A Passion for Mathematics: Numbers, Puzzles, Madness, Religion, and the Quest for Reality

A Passion for Mathematics: Numbers, Puzzles, Madness, Religion, and the Quest for Reality

Clifford A Pickover

Language: English

Pages: 394

ISBN: 0471690988

Format: PDF / Kindle (mobi) / ePub


""A Passion for Mathematics"" is an educational, entertaining trip through the curiosities of the math world, blending an eclectic mix of history, biography, philosophy, number theory, geometry, probability, huge numbers, and mind-bending problems into a delightfully compelling collection that is sure to please math buffs, students, and experienced mathematicians alike. In each chapter, Clifford Pickover provides factoids, anecdotes, definitions, quotations, and captivating challenges that range from fun, quirky puzzles to insanely difficult problems. Readers will encounter mad mathematicians, strange number sequences, obstinate numbers, curious constants, magic squares, fractal geese, monkeys typing Hamlet, infinity, and much, much more. ""A Passion for Mathematics"" will feed readers' fascination while giving them problem-solving skills a great workout!

Principal Bundles: The Classical Case (Universitext)

Cryptography: Theory and Practice (3rd Edition)

Options, Futures, and Other Derivatives (7th Edition)

Calculus (6th Edition)

Mathematical Analysis: An Introduction (Undergraduate Texts in Mathematics)

 

 

 

 

 

 

 

 

 

 

 

 

 

 

 

 

sequence, which has dozens of fascinat- eral formula for the n th number in the ing properties. There are many ways to sequence is (1/2) × n × (3 n – 1). The first few generate the Morse-Thue sequence. One way are 1, 5, 12, 22, 35, 51, 70, and 92. Curiously, is to visualize this as a sequence of 0s and 1s. all numbers of such a type end in 0, 1, 2, 5, 6, Start with a zero and then repeatedly do the or 7. This problem can also be solved simply following replacements: 0 → 01 and 1 → 10.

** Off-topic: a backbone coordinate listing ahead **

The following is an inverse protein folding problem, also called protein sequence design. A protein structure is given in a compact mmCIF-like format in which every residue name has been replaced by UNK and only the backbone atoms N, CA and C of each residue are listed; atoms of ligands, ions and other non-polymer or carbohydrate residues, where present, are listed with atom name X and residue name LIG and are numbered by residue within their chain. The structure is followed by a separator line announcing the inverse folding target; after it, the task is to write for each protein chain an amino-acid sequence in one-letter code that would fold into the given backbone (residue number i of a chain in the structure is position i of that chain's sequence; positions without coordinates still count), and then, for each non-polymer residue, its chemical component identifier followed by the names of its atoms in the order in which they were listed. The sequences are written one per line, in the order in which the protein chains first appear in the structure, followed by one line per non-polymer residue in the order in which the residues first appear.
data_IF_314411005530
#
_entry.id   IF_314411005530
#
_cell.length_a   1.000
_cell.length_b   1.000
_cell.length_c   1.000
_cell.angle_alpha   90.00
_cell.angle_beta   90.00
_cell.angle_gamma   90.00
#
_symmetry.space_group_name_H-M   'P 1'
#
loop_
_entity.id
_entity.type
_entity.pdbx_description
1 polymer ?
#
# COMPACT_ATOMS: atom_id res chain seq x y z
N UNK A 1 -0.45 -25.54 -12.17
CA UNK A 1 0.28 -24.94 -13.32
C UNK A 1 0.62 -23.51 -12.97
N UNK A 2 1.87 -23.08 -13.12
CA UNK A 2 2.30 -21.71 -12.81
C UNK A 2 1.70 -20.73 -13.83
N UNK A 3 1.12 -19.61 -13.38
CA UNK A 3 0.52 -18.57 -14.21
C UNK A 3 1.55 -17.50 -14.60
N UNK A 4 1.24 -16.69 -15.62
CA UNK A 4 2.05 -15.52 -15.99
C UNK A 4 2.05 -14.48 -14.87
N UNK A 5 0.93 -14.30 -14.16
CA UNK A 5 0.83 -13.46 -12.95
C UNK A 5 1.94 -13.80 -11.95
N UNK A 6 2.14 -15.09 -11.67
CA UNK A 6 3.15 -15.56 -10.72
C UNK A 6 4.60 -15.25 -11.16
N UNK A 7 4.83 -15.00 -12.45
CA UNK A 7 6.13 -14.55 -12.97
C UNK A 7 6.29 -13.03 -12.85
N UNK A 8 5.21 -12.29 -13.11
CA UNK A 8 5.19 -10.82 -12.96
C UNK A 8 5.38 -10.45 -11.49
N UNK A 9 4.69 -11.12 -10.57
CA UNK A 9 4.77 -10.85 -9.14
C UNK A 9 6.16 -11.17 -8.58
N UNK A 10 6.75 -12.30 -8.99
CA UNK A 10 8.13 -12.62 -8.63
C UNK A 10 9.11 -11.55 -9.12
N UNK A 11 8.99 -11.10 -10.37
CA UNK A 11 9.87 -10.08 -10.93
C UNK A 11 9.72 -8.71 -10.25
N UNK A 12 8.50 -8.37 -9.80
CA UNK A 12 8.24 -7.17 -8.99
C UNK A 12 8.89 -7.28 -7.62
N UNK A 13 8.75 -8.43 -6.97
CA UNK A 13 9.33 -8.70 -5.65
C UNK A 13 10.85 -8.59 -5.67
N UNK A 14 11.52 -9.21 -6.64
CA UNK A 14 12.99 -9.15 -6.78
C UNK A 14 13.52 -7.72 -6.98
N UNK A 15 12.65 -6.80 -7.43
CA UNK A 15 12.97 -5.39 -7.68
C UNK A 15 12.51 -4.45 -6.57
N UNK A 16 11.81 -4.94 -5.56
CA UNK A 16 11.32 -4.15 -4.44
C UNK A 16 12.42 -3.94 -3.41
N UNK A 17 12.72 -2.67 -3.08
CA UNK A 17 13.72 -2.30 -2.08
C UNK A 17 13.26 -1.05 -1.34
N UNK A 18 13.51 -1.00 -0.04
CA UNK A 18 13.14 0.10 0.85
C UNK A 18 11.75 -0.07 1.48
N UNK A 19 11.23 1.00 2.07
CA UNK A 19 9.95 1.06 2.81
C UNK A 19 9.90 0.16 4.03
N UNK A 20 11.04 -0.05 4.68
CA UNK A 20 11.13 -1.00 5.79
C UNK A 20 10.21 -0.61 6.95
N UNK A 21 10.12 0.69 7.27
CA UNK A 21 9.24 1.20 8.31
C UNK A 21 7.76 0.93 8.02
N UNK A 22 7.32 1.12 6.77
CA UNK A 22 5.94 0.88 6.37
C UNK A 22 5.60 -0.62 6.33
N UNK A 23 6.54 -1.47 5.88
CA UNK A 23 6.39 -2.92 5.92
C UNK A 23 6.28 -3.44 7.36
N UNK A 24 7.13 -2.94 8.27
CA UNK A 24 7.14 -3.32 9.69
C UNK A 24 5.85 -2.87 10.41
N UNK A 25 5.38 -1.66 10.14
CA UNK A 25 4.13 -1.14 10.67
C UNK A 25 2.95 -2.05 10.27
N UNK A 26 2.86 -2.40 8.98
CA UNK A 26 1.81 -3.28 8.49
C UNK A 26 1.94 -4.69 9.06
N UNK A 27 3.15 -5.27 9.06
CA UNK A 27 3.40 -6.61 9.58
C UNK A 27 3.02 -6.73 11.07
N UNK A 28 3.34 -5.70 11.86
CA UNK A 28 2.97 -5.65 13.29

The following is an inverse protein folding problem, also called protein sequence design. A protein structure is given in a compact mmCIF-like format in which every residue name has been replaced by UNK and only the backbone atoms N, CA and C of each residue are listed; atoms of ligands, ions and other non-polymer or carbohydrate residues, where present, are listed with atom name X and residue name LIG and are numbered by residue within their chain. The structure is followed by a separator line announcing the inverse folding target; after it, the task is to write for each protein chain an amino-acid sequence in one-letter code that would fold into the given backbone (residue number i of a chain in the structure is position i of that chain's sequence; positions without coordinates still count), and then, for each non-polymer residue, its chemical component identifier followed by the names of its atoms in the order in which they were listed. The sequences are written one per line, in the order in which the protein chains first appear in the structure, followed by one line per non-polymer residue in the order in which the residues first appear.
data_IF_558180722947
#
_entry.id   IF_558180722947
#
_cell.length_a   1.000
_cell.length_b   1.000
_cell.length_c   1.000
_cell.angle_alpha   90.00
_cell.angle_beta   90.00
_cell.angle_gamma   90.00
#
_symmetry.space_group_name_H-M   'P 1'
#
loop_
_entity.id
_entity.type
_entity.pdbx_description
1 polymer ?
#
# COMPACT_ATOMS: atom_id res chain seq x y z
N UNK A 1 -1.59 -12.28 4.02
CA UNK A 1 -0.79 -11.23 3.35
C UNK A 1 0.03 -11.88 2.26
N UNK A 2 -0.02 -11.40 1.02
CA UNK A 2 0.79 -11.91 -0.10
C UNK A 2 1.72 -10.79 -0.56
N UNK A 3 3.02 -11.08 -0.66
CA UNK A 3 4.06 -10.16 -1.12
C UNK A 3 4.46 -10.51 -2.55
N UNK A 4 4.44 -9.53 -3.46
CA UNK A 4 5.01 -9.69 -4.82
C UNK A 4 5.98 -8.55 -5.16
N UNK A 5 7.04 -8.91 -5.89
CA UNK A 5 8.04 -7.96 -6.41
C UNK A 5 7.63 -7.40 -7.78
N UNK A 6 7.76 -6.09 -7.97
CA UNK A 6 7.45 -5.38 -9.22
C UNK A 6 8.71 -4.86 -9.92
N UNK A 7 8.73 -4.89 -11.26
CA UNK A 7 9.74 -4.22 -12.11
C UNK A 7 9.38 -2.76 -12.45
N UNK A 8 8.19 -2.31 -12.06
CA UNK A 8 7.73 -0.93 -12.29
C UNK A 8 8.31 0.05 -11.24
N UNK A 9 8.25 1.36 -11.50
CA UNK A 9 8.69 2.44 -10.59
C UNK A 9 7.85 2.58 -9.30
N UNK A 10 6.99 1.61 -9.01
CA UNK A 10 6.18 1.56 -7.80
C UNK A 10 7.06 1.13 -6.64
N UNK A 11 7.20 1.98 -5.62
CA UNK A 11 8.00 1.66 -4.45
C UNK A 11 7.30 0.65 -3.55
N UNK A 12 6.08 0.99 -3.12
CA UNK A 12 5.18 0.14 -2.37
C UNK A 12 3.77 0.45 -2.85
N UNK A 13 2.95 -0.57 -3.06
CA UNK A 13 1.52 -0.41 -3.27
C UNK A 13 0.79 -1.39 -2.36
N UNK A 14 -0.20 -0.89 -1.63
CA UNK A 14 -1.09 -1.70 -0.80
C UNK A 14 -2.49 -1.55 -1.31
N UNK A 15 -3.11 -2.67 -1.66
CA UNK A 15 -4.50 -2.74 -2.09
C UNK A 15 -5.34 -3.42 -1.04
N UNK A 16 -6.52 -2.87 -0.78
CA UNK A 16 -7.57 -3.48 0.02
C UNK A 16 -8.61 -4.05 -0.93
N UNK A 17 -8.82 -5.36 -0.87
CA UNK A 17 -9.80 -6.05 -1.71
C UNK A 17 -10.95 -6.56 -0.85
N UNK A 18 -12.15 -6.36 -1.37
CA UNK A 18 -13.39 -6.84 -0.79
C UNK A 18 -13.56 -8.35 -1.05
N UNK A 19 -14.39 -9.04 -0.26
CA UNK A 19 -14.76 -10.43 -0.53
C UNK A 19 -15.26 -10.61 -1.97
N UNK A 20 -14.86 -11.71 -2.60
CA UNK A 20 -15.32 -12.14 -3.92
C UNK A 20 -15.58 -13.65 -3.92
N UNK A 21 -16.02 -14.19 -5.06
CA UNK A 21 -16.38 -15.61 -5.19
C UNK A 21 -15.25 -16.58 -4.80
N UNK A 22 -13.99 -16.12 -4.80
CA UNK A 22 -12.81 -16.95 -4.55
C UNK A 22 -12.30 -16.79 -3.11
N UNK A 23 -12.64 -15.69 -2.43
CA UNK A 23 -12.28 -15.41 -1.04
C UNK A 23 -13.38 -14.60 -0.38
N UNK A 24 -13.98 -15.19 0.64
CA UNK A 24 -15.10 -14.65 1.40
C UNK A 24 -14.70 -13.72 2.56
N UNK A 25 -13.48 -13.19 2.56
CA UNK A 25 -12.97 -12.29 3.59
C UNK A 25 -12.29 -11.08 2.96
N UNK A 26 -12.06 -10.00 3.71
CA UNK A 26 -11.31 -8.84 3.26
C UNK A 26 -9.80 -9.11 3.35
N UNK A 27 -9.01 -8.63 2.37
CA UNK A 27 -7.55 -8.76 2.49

5,230,096,303,003,196,309,630,967 give this particular example. He did give other to impressive examples of almost integers, such as eπ 58 . 5217 These digits sum to 15, which is divisible by 2.79 Cube square puzzle. N is 69. So 692 = 3. Thus 5,230,096,303,003,196,309,630,967 4,761 and 693 = 328,509. I believe there may cannot be a prime number. be various observations that we can make to make this problem easier to solve. For exam- 2.77 Never prime? No. Here is a counter- ple, it

container, an n = 9 hyperlattice in the hypersphere without any intersections is 50th dimension can hold each electron, each sometimes called the Newton number or proton, and each neutron in the universe (each ligancy. Newton correctly believed that the particle in its own cage). Does this all boggle kissing number in three dimensions was 12. your mind? Answers 355 4.79 In the garden of the knight. Here is the these kinds of problems (Ed Pegg Jr., “Math solution (Ed Pegg Jr., “Math

at minus 40 degrees,” 4, 8, 9, 16, 25, 27, 36, 49, 64, 81, 100, . . . he tells his assistant, Boris. Boris replies, “Is that Notice how 8 and 9 are consecutive integers. Are there any Centigrade or Fahrenheit?” other consecutive numbers in this sequence? For years, mathe- With his dark eyes, the sci- maticians and computer scientists have searched for other entist looks at Boris and says, examples, but, besides 8 and 9, no consecutive powers were “It doesn’t matter.” Why did ever

antimagic square. (See Answer 4.72.) Alphamagic Square Resulting Square where the magic square on the right corresponds to the num- 8 9 ber of letters in 12 15 five twenty-two eighteen 1 14 twenty-eight fifteen two 15 4 twelve eight twenty-five Antimagic Square Numbers Spelled Out In other words, you can spell out the numbers in the first Annihilation magic squares. magic square. Then count the letters in the words. The integers According to Ivan make a second magic

Download sample

Download